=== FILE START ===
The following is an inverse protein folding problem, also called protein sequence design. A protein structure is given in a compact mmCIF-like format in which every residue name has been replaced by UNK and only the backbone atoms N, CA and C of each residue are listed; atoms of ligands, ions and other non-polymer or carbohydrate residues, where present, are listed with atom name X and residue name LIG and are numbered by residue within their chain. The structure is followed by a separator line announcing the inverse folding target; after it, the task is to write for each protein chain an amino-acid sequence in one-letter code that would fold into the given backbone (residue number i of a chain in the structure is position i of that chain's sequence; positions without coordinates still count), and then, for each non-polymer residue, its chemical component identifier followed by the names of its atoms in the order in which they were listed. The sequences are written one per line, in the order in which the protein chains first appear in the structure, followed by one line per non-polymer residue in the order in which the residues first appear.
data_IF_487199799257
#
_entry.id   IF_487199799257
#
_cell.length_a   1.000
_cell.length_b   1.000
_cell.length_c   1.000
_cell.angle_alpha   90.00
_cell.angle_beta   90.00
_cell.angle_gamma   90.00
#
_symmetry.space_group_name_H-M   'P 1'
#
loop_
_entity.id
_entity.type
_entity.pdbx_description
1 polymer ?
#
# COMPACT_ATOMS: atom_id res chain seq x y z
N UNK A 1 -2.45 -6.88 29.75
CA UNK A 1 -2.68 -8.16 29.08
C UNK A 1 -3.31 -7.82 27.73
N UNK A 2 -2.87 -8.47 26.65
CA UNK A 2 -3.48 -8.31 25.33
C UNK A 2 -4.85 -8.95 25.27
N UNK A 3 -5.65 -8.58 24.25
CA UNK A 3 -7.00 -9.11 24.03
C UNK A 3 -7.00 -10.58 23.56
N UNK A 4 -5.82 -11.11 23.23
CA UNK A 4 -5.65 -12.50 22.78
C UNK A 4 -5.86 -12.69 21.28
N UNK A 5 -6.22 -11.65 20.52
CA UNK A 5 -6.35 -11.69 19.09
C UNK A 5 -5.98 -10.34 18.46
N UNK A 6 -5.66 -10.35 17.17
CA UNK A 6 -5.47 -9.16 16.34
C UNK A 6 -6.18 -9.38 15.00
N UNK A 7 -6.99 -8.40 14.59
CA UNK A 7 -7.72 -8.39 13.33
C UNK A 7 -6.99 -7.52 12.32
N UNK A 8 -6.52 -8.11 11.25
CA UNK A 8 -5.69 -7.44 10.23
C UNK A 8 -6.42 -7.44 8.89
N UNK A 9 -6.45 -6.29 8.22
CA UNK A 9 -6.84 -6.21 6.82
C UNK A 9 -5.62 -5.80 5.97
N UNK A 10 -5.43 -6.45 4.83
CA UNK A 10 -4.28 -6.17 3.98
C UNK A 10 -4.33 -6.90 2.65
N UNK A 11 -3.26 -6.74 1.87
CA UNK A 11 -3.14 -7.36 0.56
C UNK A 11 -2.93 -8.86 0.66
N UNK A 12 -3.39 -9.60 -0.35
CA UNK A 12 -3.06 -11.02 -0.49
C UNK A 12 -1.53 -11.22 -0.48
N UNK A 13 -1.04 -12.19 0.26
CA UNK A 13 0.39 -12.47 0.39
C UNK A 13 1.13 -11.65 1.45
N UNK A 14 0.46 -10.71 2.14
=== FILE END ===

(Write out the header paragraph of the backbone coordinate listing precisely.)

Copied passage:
The following is an inverse protein folding problem, also called protein sequence design. A protein structure is given in a compact mmCIF-like format in which every residue name has been replaced by UNK and only the backbone atoms N, CA and C of each residue are listed; atoms of ligands, ions and other non-polymer or carbohydrate residues, where present, are listed with atom name X and residue name LIG and are numbered by residue within their chain. The structure is followed by a separator line announcing the inverse folding target; after it, the task is to write for each protein chain an amino-acid sequence in one-letter code that would fold into the given backbone (residue number i of a chain in the structure is position i of that chain's sequence; positions without coordinates still count), and then, for each non-polymer residue, its chemical component identifier followed by the names of its atoms in the order in which they were listed. The sequences are written one per line, in the order in which the protein chains first appear in the structure, followed by one line per non-polymer residue in the order in which the residues first appear.